2015 Janet Taylor Spence Award

Jay J. Van Bavel

New York University


What is the focus of your award-winning research?

Our research examines how collective concerns — group identities, moral values, and political beliefs — alter people’s perceptions and evaluations of the world around them. We have found that even the most minimal group identities can profoundly influence cognition, shaping everything from our automatic evaluations of others to our perceptions of basic physical properties.

My early work examined how simply assigning people to an arbitrary social group was sufficient to alter face processing and override their automatic racial biases. More recently, we have examined how group identities alter mind perception (e.g., how much humanness is required in a face for it to be perceived as having a mind?), distance judgments (e.g., do people perceive threatening outgroups as too close for comfort?), and basic sensation (e.g., might our group identities shape our senses of smell and taste?) The core theme that emerges across our work is that human cognition is deeply social and highly dynamic.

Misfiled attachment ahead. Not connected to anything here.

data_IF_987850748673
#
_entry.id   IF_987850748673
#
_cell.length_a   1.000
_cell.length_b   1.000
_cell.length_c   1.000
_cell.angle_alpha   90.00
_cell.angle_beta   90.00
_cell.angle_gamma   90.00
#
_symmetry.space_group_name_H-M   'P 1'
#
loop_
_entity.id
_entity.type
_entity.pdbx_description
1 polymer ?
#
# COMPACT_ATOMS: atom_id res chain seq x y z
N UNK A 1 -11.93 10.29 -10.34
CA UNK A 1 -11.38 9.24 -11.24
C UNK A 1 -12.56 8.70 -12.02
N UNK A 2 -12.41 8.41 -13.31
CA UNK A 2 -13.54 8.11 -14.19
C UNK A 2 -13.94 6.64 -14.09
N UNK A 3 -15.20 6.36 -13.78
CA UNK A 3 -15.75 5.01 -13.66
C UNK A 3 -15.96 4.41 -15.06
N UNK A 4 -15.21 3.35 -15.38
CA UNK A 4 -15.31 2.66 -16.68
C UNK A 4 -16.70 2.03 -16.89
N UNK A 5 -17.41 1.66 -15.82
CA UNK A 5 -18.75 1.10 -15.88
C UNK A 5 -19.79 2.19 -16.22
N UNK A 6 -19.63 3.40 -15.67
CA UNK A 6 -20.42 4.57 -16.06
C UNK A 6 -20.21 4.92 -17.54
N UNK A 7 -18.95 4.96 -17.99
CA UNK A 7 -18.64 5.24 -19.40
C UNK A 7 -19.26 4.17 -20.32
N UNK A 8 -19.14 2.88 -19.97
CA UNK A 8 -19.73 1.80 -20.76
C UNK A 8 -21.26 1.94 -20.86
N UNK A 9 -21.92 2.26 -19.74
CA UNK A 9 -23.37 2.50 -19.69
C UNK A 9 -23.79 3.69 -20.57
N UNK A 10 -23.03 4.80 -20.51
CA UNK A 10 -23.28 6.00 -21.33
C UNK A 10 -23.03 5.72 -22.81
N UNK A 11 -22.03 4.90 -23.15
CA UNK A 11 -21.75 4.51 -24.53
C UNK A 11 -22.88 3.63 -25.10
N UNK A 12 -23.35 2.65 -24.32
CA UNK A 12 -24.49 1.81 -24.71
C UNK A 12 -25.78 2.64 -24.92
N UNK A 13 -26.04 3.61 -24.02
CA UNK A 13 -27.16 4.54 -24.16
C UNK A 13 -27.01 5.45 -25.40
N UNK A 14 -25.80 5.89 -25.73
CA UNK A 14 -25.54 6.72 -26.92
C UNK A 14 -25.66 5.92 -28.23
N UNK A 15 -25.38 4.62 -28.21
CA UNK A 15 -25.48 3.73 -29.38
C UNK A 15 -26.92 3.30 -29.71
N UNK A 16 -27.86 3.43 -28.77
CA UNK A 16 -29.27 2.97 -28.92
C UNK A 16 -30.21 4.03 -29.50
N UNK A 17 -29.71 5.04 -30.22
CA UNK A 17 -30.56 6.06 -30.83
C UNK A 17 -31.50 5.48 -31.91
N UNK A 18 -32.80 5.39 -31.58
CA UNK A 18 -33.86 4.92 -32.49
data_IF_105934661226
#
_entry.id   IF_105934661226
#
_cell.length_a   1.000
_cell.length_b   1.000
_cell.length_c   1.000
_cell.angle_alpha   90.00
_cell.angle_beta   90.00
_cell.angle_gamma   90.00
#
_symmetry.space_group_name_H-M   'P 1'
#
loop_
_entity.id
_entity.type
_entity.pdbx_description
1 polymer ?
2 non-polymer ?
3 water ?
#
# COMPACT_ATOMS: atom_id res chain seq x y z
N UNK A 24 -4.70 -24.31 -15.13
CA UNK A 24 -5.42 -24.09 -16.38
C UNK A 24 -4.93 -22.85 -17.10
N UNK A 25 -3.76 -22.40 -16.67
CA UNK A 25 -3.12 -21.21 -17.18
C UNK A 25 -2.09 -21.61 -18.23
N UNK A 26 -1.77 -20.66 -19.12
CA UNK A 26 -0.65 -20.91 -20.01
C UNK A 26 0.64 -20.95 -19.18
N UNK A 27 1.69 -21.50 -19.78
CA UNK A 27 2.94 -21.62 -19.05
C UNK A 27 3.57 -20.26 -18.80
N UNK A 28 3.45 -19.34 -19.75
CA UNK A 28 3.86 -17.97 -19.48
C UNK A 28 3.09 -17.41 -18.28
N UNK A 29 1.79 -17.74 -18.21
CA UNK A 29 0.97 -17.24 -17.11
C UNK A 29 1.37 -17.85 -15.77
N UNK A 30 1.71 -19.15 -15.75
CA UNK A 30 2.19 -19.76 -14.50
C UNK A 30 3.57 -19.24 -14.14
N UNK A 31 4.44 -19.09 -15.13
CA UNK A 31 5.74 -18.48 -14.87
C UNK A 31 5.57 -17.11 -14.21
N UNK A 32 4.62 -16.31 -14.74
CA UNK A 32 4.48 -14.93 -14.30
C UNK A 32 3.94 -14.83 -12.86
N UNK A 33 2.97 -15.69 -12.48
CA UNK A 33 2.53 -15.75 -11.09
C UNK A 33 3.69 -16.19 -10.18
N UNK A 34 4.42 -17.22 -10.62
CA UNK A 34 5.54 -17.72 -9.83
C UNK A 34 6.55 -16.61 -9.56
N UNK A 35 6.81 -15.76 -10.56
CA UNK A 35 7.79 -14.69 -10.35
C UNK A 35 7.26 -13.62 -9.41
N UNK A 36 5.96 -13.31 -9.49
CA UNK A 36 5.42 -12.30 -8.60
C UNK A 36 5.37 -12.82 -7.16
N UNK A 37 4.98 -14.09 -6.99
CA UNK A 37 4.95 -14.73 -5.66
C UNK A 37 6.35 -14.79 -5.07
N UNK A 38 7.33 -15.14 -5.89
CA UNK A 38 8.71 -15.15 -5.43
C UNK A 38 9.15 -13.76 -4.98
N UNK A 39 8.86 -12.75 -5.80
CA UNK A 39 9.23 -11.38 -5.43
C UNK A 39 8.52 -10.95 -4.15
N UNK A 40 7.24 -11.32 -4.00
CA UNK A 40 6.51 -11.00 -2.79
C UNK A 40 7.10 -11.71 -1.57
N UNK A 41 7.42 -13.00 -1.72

We take a social neuroscience approach to these issues, blending theory and methods from social psychology, cognitive science, and neuroscience. Studying these issues across multiple levels of analysis offers the promise of more general, process-oriented theories of human cognition and, ultimately, more effective interventions for social issues.

How did you develop an interest in this area?

I have been drawn to group dynamics for as long as I can remember. As a teenager, I was fascinated by the fact that a flip of a coin during a friendly game of football or hockey could transform close friends into bitter enemies. This interest evolved as I was exposed to issues of social justice, and it led me to take a summer job with an organization that fought racism in the education system. I spent countless hours talking about these issues with high school students.